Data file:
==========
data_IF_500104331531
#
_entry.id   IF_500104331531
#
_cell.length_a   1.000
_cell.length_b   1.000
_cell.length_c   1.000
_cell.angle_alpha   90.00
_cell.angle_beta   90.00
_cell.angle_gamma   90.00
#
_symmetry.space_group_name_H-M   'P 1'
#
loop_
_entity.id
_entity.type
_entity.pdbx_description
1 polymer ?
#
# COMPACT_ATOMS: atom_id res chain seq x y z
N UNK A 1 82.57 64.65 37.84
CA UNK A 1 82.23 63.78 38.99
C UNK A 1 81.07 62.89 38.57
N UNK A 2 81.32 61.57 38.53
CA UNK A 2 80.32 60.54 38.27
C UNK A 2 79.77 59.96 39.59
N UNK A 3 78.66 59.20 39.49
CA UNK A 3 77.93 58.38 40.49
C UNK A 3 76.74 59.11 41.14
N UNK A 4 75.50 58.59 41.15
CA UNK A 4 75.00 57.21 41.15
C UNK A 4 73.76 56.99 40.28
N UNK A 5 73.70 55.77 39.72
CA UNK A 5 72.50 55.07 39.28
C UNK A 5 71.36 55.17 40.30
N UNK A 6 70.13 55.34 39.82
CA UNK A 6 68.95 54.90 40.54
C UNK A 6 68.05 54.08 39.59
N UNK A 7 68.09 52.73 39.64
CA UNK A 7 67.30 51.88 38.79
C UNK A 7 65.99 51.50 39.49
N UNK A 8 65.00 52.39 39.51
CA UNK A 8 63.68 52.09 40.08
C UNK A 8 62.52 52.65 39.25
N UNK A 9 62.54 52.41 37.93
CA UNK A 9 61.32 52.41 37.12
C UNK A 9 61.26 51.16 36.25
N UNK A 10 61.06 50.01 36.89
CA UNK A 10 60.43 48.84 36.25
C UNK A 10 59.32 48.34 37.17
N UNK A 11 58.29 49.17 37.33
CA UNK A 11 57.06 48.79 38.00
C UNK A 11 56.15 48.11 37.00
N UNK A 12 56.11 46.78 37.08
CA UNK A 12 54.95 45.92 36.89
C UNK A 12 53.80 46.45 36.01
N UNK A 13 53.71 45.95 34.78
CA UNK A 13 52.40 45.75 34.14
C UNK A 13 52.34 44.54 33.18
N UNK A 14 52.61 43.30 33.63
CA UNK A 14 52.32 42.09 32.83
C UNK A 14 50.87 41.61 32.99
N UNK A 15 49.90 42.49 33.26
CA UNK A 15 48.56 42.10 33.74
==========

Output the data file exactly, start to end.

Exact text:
data_IF_500104331531
#
_entry.id   IF_500104331531
#
_cell.length_a   1.000
_cell.length_b   1.000
_cell.length_c   1.000
_cell.angle_alpha   90.00
_cell.angle_beta   90.00
_cell.angle_gamma   90.00
#
_symmetry.space_group_name_H-M   'P 1'
#
loop_
_entity.id
_entity.type
_entity.pdbx_description
1 polymer ?
#
# COMPACT_ATOMS: atom_id res chain seq x y z
N UNK A 1 82.57 64.65 37.84
CA UNK A 1 82.23 63.78 38.99
C UNK A 1 81.07 62.89 38.57
N UNK A 2 81.32 61.57 38.53
CA UNK A 2 80.32 60.54 38.27
C UNK A 2 79.77 59.96 39.59
N UNK A 3 78.66 59.20 39.49
CA UNK A 3 77.93 58.38 40.49
C UNK A 3 76.74 59.11 41.14
N UNK A 4 75.50 58.59 41.15
CA UNK A 4 75.00 57.21 41.15
C UNK A 4 73.76 56.99 40.28
N UNK A 5 73.70 55.77 39.72
CA UNK A 5 72.50 55.07 39.28
C UNK A 5 71.36 55.17 40.30
N UNK A 6 70.13 55.34 39.82
CA UNK A 6 68.95 54.90 40.54
C UNK A 6 68.05 54.08 39.59
N UNK A 7 68.09 52.73 39.64
CA UNK A 7 67.30 51.88 38.79
C UNK A 7 65.99 51.50 39.49
N UNK A 8 65.00 52.39 39.51
CA UNK A 8 63.68 52.09 40.08
C UNK A 8 62.52 52.65 39.25
N UNK A 9 62.54 52.41 37.93
CA UNK A 9 61.32 52.41 37.12
C UNK A 9 61.26 51.16 36.25
N UNK A 10 61.06 50.01 36.89
CA UNK A 10 60.43 48.84 36.25
C UNK A 10 59.32 48.34 37.17
N UNK A 11 58.29 49.17 37.33
CA UNK A 11 57.06 48.79 38.00
C UNK A 11 56.15 48.11 37.00
N UNK A 12 56.11 46.78 37.08
CA UNK A 12 54.95 45.92 36.89
C UNK A 12 53.80 46.45 36.01
N UNK A 13 53.71 45.95 34.78
CA UNK A 13 52.40 45.75 34.14
C UNK A 13 52.34 44.54 33.18
N UNK A 14 52.61 43.30 33.63
CA UNK A 14 52.32 42.09 32.83
C UNK A 14 50.87 41.61 32.99
N UNK A 15 49.90 42.49 33.26
CA UNK A 15 48.56 42.10 33.74